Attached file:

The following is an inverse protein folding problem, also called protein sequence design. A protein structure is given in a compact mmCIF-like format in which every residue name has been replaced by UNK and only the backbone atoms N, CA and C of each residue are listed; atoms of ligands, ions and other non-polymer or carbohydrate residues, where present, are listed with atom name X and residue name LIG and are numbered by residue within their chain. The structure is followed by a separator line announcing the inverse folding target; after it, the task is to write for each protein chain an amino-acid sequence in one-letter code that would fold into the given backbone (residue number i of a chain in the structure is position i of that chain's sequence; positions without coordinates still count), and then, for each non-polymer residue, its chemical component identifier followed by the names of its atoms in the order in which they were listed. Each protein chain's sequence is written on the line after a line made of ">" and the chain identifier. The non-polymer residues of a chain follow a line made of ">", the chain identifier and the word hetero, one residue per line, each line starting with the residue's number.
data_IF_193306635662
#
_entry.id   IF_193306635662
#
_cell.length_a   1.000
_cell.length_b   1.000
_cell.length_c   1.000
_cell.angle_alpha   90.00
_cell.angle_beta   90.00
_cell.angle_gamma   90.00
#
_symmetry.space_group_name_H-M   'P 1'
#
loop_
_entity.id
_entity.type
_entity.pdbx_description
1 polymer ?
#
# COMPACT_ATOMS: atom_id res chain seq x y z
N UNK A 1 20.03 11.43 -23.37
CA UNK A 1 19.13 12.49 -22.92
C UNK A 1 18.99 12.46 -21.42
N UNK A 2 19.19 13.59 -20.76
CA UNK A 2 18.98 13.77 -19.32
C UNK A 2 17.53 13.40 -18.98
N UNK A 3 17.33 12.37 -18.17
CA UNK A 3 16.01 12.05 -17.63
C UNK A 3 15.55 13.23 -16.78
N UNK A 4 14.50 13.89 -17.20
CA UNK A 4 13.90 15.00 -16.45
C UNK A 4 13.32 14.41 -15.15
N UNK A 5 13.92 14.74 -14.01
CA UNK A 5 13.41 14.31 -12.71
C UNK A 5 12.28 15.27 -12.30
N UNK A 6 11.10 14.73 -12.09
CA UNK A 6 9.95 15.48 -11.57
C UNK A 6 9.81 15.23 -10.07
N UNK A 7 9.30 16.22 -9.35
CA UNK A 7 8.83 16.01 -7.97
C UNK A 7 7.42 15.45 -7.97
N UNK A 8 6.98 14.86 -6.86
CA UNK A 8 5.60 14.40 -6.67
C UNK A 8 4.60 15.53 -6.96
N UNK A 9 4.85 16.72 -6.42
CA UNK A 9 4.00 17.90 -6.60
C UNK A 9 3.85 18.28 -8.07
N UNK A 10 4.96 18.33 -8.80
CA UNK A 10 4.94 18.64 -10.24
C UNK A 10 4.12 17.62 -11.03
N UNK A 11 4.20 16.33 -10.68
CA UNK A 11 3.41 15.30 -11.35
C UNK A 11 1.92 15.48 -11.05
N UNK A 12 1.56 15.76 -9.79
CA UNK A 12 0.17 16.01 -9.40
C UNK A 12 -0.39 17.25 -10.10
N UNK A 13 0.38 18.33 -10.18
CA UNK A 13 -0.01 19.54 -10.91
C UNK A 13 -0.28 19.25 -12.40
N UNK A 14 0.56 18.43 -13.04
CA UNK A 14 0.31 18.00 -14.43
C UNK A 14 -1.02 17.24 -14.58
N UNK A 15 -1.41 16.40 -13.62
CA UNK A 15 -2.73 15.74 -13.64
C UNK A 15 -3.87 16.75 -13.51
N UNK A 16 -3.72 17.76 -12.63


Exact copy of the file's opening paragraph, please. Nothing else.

The following is an inverse protein folding problem, also called protein sequence design. A protein structure is given in a compact mmCIF-like format in which every residue name has been replaced by UNK and only the backbone atoms N, CA and C of each residue are listed; atoms of ligands, ions and other non-polymer or carbohydrate residues, where present, are listed with atom name X and residue name LIG and are numbered by residue within their chain. The structure is followed by a separator line announcing the inverse folding target; after it, the task is to write for each protein chain an amino-acid sequence in one-letter code that would fold into the given backbone (residue number i of a chain in the structure is position i of that chain's sequence; positions without coordinates still count), and then, for each non-polymer residue, its chemical component identifier followed by the names of its atoms in the order in which they were listed. Each protein chain's sequence is written on the line after a line made of ">" and the chain identifier. The non-polymer residues of a chain follow a line made of ">", the chain identifier and the word hetero, one residue per line, each line starting with the residue's number.